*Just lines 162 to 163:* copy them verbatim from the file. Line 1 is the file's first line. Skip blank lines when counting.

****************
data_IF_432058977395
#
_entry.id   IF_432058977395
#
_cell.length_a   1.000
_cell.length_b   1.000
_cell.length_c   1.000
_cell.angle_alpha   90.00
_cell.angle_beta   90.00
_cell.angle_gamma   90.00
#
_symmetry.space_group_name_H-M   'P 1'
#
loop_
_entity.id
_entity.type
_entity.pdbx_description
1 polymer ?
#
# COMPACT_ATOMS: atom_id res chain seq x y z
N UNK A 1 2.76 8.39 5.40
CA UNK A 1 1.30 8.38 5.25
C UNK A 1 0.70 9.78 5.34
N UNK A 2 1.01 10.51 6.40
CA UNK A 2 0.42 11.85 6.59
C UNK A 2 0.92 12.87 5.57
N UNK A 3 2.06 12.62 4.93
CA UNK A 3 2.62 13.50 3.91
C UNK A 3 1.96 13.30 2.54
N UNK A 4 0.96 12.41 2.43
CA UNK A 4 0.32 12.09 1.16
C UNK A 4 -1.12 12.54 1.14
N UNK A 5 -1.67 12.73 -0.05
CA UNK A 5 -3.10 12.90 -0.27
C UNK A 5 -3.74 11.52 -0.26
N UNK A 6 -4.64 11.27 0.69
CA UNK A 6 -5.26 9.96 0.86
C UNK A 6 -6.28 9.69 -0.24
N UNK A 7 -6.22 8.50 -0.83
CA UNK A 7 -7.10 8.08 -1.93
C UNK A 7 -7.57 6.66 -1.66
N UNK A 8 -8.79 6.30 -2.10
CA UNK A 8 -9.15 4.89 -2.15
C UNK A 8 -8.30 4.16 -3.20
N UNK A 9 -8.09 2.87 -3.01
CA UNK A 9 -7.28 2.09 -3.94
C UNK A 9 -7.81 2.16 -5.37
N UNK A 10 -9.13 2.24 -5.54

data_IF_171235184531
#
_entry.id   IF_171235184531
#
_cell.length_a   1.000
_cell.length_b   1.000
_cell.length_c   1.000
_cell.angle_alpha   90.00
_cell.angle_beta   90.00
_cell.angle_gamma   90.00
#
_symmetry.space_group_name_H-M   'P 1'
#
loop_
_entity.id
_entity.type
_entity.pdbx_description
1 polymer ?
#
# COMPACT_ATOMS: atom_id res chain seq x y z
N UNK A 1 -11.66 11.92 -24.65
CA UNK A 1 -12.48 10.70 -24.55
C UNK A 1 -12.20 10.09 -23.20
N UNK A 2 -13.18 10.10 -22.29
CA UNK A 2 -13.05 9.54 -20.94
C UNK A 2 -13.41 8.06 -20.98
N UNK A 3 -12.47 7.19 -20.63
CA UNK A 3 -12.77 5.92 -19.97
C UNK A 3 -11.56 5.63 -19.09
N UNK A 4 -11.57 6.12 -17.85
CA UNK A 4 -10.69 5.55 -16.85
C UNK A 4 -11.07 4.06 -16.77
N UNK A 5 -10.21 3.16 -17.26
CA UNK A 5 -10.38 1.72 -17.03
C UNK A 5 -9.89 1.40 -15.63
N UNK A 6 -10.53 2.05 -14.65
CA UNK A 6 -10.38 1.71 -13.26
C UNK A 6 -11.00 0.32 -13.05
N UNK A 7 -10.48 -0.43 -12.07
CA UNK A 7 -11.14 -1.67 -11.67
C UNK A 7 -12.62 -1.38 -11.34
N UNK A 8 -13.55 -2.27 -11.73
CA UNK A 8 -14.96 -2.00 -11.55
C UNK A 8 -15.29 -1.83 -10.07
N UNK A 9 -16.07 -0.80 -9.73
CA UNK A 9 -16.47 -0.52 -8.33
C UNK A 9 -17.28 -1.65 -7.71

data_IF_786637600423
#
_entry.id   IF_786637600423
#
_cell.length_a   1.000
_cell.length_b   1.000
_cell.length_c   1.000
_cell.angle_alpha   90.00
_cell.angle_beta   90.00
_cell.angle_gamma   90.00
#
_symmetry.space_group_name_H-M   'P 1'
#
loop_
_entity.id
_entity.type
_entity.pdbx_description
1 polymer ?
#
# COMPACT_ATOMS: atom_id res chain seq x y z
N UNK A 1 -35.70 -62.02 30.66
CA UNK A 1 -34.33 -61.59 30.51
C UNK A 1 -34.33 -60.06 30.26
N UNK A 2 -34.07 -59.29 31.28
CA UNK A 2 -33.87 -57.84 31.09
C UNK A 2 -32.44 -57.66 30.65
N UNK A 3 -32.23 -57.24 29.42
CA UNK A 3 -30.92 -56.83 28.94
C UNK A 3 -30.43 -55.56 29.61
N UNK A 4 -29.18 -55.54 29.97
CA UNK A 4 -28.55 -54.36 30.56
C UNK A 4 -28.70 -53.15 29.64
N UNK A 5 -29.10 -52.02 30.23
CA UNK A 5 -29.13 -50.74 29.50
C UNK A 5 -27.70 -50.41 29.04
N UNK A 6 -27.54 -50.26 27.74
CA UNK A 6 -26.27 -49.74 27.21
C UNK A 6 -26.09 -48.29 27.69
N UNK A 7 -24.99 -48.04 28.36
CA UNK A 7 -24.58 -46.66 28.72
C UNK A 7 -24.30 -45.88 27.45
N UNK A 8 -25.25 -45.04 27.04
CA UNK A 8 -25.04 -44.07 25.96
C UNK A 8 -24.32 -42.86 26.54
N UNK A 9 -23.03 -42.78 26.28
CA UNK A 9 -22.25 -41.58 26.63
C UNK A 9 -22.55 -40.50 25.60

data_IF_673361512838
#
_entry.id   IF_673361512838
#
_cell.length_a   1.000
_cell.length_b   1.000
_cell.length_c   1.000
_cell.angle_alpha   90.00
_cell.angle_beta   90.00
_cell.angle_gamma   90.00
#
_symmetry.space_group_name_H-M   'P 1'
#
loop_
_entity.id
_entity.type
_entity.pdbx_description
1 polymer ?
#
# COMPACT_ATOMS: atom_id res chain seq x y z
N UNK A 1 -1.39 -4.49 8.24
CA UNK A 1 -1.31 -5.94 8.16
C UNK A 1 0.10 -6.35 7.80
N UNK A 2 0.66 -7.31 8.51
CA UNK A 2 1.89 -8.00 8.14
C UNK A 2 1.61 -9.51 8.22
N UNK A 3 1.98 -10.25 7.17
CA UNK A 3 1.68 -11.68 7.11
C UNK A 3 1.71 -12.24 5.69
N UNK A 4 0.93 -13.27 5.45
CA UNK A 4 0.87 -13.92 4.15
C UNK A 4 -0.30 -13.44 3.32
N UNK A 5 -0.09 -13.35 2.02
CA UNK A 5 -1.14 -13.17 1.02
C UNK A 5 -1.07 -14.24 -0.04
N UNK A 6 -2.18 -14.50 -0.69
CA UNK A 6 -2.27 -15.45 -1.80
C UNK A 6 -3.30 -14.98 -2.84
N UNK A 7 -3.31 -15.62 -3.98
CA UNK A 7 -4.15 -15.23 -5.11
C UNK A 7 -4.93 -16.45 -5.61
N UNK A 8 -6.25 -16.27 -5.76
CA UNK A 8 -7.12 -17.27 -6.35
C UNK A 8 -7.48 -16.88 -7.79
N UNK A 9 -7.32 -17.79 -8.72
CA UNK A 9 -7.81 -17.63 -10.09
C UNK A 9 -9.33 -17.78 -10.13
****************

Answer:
# COMPACT_ATOMS: atom_id res chain seq x y z
N UNK A 1 -1.39 -4.49 8.24